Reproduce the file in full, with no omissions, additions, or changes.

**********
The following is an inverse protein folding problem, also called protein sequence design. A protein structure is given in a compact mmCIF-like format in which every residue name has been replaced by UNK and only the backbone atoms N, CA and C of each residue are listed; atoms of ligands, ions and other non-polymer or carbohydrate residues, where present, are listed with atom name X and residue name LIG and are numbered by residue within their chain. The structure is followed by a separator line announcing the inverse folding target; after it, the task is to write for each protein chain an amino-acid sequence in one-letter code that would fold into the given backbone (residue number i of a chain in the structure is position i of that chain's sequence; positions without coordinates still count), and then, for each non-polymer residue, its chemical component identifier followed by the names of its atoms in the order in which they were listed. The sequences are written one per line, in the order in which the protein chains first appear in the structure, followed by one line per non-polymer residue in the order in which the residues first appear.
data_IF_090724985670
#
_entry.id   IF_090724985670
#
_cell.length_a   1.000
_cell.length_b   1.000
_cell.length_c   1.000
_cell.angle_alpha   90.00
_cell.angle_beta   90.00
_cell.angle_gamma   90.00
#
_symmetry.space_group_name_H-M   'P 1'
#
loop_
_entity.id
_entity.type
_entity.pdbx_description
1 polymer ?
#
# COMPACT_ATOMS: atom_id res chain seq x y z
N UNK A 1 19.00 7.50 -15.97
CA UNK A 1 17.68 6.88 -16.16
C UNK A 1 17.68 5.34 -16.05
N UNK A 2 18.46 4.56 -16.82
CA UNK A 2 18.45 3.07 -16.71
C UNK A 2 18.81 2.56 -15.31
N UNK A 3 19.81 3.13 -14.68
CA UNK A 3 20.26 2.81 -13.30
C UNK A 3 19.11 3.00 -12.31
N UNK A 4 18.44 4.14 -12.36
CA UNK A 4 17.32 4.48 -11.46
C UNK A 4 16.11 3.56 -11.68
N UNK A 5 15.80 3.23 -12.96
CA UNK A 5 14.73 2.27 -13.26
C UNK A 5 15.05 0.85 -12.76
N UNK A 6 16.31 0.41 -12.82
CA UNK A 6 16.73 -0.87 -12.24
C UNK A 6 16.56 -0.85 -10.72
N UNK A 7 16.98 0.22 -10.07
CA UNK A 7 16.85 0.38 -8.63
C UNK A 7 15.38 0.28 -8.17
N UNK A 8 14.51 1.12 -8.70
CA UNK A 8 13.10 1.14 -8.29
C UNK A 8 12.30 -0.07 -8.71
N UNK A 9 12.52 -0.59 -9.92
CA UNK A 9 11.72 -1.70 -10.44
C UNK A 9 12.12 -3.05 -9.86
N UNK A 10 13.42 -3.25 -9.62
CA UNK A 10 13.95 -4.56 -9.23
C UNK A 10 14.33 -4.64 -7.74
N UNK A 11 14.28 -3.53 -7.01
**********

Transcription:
The following is an inverse protein folding problem, also called protein sequence design. A protein structure is given in a compact mmCIF-like format in which every residue name has been replaced by UNK and only the backbone atoms N, CA and C of each residue are listed; atoms of ligands, ions and other non-polymer or carbohydrate residues, where present, are listed with atom name X and residue name LIG and are numbered by residue within their chain. The structure is followed by a separator line announcing the inverse folding target; after it, the task is to write for each protein chain an amino-acid sequence in one-letter code that would fold into the given backbone (residue number i of a chain in the structure is position i of that chain's sequence; positions without coordinates still count), and then, for each non-polymer residue, its chemical component identifier followed by the names of its atoms in the order in which they were listed. The sequences are written one per line, in the order in which the protein chains first appear in the structure, followed by one line per non-polymer residue in the order in which the residues first appear.
data_IF_090724985670
#
_entry.id   IF_090724985670
#
_cell.length_a   1.000
_cell.length_b   1.000
_cell.length_c   1.000
_cell.angle_alpha   90.00
_cell.angle_beta   90.00
_cell.angle_gamma   90.00
#
_symmetry.space_group_name_H-M   'P 1'
#
loop_
_entity.id
_entity.type
_entity.pdbx_description
1 polymer ?
#
# COMPACT_ATOMS: atom_id res chain seq x y z
N UNK A 1 19.00 7.50 -15.97
CA UNK A 1 17.68 6.88 -16.16
C UNK A 1 17.68 5.34 -16.05
N UNK A 2 18.46 4.56 -16.82
CA UNK A 2 18.45 3.07 -16.71
C UNK A 2 18.81 2.56 -15.31
N UNK A 3 19.81 3.13 -14.68
CA UNK A 3 20.26 2.81 -13.30
C UNK A 3 19.11 3.00 -12.31
N UNK A 4 18.44 4.14 -12.36
CA UNK A 4 17.32 4.48 -11.46
C UNK A 4 16.11 3.56 -11.68
N UNK A 5 15.80 3.23 -12.96
CA UNK A 5 14.73 2.27 -13.26
C UNK A 5 15.05 0.85 -12.76
N UNK A 6 16.31 0.41 -12.82
CA UNK A 6 16.73 -0.87 -12.24
C UNK A 6 16.56 -0.85 -10.72
N UNK A 7 16.98 0.22 -10.07
CA UNK A 7 16.85 0.38 -8.63
C UNK A 7 15.38 0.28 -8.17
N UNK A 8 14.51 1.12 -8.70
CA UNK A 8 13.10 1.14 -8.29
C UNK A 8 12.30 -0.07 -8.71
N UNK A 9 12.52 -0.59 -9.92
CA UNK A 9 11.72 -1.70 -10.44
C UNK A 9 12.12 -3.05 -9.86
N UNK A 10 13.42 -3.25 -9.62
CA UNK A 10 13.95 -4.56 -9.23
C UNK A 10 14.33 -4.64 -7.74
N UNK A 11 14.28 -3.53 -7.01